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Original Contribution  |   August 2002
Decreased laboratory testing for lecithin-to-sphingomyelin ratio and phosphatidylglycerol after fetal lung maturity assessment from lamellar body count in amniotic fluid
Article Information
Obstetrics and Gynecology
Original Contribution   |   August 2002
Decreased laboratory testing for lecithin-to-sphingomyelin ratio and phosphatidylglycerol after fetal lung maturity assessment from lamellar body count in amniotic fluid
The Journal of the American Osteopathic Association, August 2002, Vol. 102, 423-428. doi:10.7556/jaoa.2002.102.8.423
The Journal of the American Osteopathic Association, August 2002, Vol. 102, 423-428. doi:10.7556/jaoa.2002.102.8.423
Abstract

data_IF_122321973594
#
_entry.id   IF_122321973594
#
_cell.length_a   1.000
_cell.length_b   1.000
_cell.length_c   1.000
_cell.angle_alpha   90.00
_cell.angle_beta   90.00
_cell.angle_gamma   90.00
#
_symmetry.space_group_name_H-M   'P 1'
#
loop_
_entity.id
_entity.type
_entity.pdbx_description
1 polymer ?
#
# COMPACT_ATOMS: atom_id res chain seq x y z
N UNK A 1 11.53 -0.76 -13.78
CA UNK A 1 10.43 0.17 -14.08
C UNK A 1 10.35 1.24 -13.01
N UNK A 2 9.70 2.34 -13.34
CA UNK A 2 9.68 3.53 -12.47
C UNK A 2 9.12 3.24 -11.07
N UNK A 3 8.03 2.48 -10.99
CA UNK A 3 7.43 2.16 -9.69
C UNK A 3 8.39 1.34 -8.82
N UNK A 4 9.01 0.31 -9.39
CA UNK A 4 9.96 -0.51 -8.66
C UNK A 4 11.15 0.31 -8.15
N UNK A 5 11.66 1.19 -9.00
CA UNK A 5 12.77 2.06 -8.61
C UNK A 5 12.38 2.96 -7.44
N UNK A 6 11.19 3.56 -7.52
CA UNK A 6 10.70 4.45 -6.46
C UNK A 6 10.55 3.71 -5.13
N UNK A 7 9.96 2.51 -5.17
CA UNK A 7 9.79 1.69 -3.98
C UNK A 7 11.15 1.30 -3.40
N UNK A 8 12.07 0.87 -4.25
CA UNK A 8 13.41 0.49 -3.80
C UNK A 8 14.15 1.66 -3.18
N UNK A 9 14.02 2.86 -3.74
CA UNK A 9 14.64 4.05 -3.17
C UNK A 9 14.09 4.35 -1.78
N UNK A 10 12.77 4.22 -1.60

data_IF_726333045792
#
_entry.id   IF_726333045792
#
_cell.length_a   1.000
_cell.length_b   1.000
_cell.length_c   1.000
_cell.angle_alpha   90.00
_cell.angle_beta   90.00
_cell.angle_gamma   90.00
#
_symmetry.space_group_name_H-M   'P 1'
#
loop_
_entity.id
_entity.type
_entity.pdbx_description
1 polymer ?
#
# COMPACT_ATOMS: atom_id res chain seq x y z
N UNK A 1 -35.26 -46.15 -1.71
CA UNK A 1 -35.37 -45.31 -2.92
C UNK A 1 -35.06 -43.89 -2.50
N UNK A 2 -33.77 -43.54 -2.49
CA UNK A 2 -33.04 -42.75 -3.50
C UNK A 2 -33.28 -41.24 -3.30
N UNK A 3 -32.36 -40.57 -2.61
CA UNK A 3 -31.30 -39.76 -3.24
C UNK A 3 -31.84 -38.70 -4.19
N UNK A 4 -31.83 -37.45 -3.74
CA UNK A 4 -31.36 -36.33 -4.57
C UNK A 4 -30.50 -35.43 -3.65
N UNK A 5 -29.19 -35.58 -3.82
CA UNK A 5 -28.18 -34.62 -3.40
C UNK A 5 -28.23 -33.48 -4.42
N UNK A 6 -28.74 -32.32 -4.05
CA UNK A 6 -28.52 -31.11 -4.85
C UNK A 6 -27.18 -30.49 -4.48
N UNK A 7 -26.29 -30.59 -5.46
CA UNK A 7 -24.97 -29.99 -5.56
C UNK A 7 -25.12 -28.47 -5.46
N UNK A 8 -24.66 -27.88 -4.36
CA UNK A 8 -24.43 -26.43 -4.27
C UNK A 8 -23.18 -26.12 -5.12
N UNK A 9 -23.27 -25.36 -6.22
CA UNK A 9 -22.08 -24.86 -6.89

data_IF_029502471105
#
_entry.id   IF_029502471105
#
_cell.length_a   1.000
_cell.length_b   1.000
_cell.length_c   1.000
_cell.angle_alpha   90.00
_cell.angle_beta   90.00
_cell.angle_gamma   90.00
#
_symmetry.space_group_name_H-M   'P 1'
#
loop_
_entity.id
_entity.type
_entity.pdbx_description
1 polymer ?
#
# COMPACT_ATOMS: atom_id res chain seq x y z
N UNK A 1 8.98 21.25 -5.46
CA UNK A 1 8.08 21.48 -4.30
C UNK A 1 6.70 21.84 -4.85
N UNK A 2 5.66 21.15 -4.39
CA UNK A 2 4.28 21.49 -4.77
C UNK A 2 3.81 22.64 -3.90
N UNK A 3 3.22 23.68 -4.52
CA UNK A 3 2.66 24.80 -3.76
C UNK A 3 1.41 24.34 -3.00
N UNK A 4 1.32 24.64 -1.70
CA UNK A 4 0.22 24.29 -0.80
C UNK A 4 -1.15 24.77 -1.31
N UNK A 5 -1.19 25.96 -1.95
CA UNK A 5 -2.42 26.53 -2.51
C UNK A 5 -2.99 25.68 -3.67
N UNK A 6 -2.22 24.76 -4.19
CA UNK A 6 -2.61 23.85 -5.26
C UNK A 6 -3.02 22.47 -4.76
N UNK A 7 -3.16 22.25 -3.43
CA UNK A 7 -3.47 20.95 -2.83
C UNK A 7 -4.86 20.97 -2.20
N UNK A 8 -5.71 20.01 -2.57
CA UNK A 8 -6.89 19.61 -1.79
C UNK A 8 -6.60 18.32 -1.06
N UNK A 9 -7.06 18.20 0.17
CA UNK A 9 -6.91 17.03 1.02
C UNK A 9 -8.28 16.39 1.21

The objectives of this study were to do inexpensive lamellar body count (LBC) in amniotic fluid, to do statistical analysis to evaluate cutoff values for fetal lung maturity (FLM) and fetal lung immaturity (FLI), to derive a threshold for obtaining a lecithin-to-sphingomyelin (L/S) ratio and phosphatidylglycerol percentage (%PG), and to determine the potential cost savings to the hospital if they use this new method. Testing (LBC, L/S ratio, and %PG) was done on 123 specimens of amniotic fluid. Receiver operating characteristic (ROC) curve, discriminant, linear regression, chi2, and cost analyses were used to evaluate the laboratory and financial parameters. Lamellar body counts of greater than 41,500 (Coulter MAXM: sensitivity, 90.5%; specificity, 87.7%; positive predictive value, 79.2%; negative predictive value, 94.7%) and greater than 32,000 (Coulter Gen.S: sensitivity, 90.5%; specificity, 85.2%; positive predictive value, 76.0%; negative predictive value, 94.5%) were the best threshold for biochemical FLM. Similarly, LBC of less than 24,000 (MAXM: sensitivity, 78.6%; specificity, 100%; positive predictive value, 100%; negative predictive value, 90.0%) and less than 21,000 (Gen.S: sensitivity, 71.4%; specificity, 100%; positive predictive value, 100%; negative predictive value, 87.1%) provided the best statistical cutoff for biochemical FLI from discriminant analysis. The authors concluded that FLM and FLI can be predicted with reasonable accuracy from LBC in amniotic fluid specimens. The expensive and not easily accessible L/S ratio and %PG can then be done only in cases in which LBC indicates transitional FLM. A cascade approach results in 86% savings to the hospital if the L/S ratio and %PG are not sent to a reference laboratory.